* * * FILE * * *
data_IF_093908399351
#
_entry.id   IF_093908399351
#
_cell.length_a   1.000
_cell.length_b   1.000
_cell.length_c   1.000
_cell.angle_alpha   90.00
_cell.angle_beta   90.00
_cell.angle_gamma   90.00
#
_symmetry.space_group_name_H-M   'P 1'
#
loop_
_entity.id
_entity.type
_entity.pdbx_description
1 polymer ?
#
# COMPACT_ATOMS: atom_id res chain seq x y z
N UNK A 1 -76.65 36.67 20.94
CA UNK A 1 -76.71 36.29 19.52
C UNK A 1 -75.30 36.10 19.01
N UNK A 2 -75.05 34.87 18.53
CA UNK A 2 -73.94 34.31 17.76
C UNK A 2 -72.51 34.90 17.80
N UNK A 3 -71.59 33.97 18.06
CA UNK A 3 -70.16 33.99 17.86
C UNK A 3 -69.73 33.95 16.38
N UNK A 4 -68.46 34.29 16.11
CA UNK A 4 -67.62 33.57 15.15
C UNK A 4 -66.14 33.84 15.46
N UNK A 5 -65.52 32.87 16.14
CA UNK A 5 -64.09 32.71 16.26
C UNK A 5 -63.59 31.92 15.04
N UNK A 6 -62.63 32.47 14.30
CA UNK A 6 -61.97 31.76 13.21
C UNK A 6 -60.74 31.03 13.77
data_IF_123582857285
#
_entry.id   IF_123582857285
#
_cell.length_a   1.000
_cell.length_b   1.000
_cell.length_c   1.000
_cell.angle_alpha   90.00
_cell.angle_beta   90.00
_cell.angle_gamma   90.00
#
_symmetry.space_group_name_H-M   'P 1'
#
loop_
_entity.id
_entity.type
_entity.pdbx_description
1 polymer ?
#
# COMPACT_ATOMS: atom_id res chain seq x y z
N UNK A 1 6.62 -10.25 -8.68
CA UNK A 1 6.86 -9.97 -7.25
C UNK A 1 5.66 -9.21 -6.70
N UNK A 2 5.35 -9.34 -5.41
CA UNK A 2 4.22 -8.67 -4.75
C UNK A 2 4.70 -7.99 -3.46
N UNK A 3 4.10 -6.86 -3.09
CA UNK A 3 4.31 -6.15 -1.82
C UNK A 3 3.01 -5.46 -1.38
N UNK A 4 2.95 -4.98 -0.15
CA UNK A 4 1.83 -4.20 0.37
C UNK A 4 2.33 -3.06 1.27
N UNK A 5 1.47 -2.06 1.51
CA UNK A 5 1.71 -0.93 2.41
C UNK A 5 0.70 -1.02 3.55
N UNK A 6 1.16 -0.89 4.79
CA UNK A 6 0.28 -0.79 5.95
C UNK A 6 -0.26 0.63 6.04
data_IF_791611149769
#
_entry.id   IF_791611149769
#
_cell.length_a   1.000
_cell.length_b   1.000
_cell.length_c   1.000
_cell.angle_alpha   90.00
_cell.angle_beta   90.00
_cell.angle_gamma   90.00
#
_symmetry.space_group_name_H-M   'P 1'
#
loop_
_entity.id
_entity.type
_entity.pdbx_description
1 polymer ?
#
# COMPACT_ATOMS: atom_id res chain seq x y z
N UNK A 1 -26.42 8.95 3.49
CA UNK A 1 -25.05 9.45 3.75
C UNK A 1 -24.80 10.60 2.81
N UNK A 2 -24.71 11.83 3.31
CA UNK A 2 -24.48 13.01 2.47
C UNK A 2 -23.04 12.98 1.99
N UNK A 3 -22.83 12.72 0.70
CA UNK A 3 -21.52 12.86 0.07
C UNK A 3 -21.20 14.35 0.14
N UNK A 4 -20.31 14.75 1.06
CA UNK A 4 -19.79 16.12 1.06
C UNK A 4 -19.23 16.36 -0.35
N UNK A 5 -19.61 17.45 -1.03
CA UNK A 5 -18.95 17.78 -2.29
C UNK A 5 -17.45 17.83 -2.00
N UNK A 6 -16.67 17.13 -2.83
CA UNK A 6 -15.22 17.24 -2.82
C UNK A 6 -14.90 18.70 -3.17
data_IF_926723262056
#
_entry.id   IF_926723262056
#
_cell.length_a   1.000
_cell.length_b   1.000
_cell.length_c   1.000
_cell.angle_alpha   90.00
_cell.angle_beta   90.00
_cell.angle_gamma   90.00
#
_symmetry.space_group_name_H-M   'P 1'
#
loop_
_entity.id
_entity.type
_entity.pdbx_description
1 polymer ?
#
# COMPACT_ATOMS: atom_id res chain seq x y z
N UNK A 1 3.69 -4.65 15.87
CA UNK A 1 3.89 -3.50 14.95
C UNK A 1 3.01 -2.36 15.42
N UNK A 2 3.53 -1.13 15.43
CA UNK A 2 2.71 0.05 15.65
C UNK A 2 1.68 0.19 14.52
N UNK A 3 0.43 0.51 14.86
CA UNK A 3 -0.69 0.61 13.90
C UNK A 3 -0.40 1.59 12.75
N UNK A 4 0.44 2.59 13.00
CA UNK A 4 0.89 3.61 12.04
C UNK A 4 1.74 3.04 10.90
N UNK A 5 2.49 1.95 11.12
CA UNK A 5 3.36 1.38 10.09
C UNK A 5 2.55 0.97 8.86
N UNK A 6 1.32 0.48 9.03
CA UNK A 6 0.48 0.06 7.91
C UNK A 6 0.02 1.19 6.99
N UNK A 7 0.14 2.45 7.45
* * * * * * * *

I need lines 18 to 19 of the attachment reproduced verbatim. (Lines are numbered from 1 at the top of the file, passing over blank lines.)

1 polymer ?
#